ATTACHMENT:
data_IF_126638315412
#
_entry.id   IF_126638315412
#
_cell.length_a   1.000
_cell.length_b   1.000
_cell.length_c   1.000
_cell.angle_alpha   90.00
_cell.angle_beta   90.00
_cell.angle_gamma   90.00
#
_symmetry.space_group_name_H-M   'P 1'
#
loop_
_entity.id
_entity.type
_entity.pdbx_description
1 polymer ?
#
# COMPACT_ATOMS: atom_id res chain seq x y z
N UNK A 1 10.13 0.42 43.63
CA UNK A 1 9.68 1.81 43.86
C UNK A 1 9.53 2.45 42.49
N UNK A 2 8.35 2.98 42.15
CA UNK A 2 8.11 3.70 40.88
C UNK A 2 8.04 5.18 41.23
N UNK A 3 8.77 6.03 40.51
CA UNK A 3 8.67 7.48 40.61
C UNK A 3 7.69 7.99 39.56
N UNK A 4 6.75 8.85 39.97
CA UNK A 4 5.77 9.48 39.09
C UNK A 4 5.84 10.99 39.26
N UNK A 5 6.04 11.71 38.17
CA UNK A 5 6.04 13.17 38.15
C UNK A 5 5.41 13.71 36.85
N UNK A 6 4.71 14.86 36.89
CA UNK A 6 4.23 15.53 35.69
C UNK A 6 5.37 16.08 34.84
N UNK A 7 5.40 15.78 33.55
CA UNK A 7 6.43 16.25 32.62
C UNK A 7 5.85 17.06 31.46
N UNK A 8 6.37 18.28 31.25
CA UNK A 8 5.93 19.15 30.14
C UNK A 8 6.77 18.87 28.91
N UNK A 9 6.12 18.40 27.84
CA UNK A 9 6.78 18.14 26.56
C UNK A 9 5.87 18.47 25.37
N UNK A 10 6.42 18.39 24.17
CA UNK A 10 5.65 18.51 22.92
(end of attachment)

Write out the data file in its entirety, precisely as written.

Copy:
data_IF_126638315412
#
_entry.id   IF_126638315412
#
_cell.length_a   1.000
_cell.length_b   1.000
_cell.length_c   1.000
_cell.angle_alpha   90.00
_cell.angle_beta   90.00
_cell.angle_gamma   90.00
#
_symmetry.space_group_name_H-M   'P 1'
#
loop_
_entity.id
_entity.type
_entity.pdbx_description
1 polymer ?
#
# COMPACT_ATOMS: atom_id res chain seq x y z
N UNK A 1 10.13 0.42 43.63
CA UNK A 1 9.68 1.81 43.86
C UNK A 1 9.53 2.45 42.49
N UNK A 2 8.35 2.98 42.15
CA UNK A 2 8.11 3.70 40.88
C UNK A 2 8.04 5.18 41.23
N UNK A 3 8.77 6.03 40.51
CA UNK A 3 8.67 7.48 40.61
C UNK A 3 7.69 7.99 39.56
N UNK A 4 6.75 8.85 39.97
CA UNK A 4 5.77 9.48 39.09
C UNK A 4 5.84 10.99 39.26
N UNK A 5 6.04 11.71 38.17
CA UNK A 5 6.04 13.17 38.15
C UNK A 5 5.41 13.71 36.85
N UNK A 6 4.71 14.86 36.89
CA UNK A 6 4.23 15.53 35.69
C UNK A 6 5.37 16.08 34.84
N UNK A 7 5.40 15.78 33.55
CA UNK A 7 6.43 16.25 32.62
C UNK A 7 5.85 17.06 31.46
N UNK A 8 6.37 18.28 31.25
CA UNK A 8 5.93 19.15 30.14
C UNK A 8 6.77 18.87 28.91
N UNK A 9 6.12 18.40 27.84
CA UNK A 9 6.78 18.14 26.56
C UNK A 9 5.87 18.47 25.37
N UNK A 10 6.42 18.39 24.17
CA UNK A 10 5.65 18.51 22.92